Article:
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Sacred Space and Keeping Yourself Intact

compassion for self Nov 18, 2009

What is sacred to us are the things that are most important to us. When we share these parts of ourselves we become exposed and vulnerable.

We have an emotional and spiritual need to share these sacred things with people. This is what intimacy and closeness are. I refer to this as allowing them into our "sacred space."

It seems that something so important and vulnerable as allowing someone into your sacred space ought to have some ground rules.

The number one parameter for someone in your sacred space is that they respect and honor what is sacred to you. This is not a place for them to criticize, make fun of, or disagree with what is sacred to you.

This is not about them. They are in your world now. They are either able to accept and respect what is sacred to you or they are not.

If they are not able to respect your sacred space, it is your responsibility to yourself to get them out immediately. I call this "keeping yourself intact."

They have lost the privilege to share that most beautiful part of you. Not removing them and protecting this vulnerable part of yourself leads to deep emotional wounds and difficulty trusting people.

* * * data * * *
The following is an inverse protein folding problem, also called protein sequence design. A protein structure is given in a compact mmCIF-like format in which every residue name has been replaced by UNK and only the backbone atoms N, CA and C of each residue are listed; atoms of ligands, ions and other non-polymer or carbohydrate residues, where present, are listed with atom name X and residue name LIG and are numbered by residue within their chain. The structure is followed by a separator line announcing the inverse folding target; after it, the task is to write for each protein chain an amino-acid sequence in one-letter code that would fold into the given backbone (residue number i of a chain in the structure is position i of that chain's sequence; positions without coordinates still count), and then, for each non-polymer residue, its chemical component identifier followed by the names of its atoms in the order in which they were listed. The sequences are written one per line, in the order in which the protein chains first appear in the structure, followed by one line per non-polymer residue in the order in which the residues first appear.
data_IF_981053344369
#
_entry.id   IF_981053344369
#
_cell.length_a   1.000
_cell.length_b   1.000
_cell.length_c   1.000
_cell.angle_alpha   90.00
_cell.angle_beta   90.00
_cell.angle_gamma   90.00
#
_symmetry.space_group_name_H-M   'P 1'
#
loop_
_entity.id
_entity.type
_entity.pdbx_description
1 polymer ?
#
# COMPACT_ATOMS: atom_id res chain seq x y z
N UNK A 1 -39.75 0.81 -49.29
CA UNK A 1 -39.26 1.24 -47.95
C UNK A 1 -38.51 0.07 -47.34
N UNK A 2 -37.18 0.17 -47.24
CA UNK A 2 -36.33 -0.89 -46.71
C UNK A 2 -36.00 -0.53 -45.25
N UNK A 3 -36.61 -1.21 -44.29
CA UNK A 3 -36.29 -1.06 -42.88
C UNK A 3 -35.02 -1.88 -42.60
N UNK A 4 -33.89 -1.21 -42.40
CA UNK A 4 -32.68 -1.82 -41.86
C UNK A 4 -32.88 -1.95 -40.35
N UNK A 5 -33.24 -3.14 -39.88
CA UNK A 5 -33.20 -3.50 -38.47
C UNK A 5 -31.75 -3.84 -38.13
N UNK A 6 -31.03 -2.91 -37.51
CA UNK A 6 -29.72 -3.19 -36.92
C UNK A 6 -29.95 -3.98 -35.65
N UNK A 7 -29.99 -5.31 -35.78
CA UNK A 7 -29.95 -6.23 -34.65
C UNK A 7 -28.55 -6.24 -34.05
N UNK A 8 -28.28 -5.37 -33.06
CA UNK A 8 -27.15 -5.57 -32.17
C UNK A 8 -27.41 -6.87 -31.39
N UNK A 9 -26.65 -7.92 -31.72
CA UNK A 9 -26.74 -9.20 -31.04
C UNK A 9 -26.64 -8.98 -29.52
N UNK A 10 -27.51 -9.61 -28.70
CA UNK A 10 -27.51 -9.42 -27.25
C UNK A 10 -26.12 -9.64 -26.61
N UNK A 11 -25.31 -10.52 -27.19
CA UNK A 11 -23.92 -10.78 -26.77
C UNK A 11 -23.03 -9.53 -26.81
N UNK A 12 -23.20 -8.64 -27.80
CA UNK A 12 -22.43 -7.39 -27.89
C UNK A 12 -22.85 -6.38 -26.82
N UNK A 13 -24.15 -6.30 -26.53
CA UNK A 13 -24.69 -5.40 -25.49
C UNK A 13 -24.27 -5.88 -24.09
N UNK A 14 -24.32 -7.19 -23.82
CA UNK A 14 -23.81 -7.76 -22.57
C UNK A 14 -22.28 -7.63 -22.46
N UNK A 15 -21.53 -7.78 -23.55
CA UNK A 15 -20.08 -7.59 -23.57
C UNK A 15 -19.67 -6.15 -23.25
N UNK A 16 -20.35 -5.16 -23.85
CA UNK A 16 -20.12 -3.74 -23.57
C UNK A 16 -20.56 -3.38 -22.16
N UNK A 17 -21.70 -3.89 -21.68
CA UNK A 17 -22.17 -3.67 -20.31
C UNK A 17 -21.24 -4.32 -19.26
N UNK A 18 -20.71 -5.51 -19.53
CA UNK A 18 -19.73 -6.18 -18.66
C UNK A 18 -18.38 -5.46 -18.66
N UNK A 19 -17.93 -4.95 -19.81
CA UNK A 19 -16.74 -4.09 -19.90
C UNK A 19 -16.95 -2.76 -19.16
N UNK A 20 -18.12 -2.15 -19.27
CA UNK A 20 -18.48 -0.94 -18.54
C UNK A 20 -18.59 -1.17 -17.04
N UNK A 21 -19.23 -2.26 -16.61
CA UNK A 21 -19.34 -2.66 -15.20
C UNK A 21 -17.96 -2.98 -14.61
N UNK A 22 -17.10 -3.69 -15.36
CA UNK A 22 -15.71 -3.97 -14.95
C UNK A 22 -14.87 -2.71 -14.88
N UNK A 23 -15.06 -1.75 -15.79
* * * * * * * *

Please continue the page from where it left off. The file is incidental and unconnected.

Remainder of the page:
Removing them from your sacred space is doing whatever it takes to take away the ability for them to continue to disrespect that sacred part of you.

There is no correct way to do this. This is not about assertiveness or honest communication. This is damage control.

You may not be feeling especially strong after someone just violated your trust. You may be in shock. Saying something as simple as, "I have to get going now," or, "It is getting late." could work.

You could change the subject or simply leave. You can confront them or explain things to them later, but it does not necessarily need to happen in the middle of your sacred space.

It seems only fair when you do that most courageous act of sharing yourself, you do so in a manner that keeps you intact. Ultimately, this leads to trusting yourself (to keep yourself intact), so you can share again another day.

Photo by Christin Noelle on Unsplash

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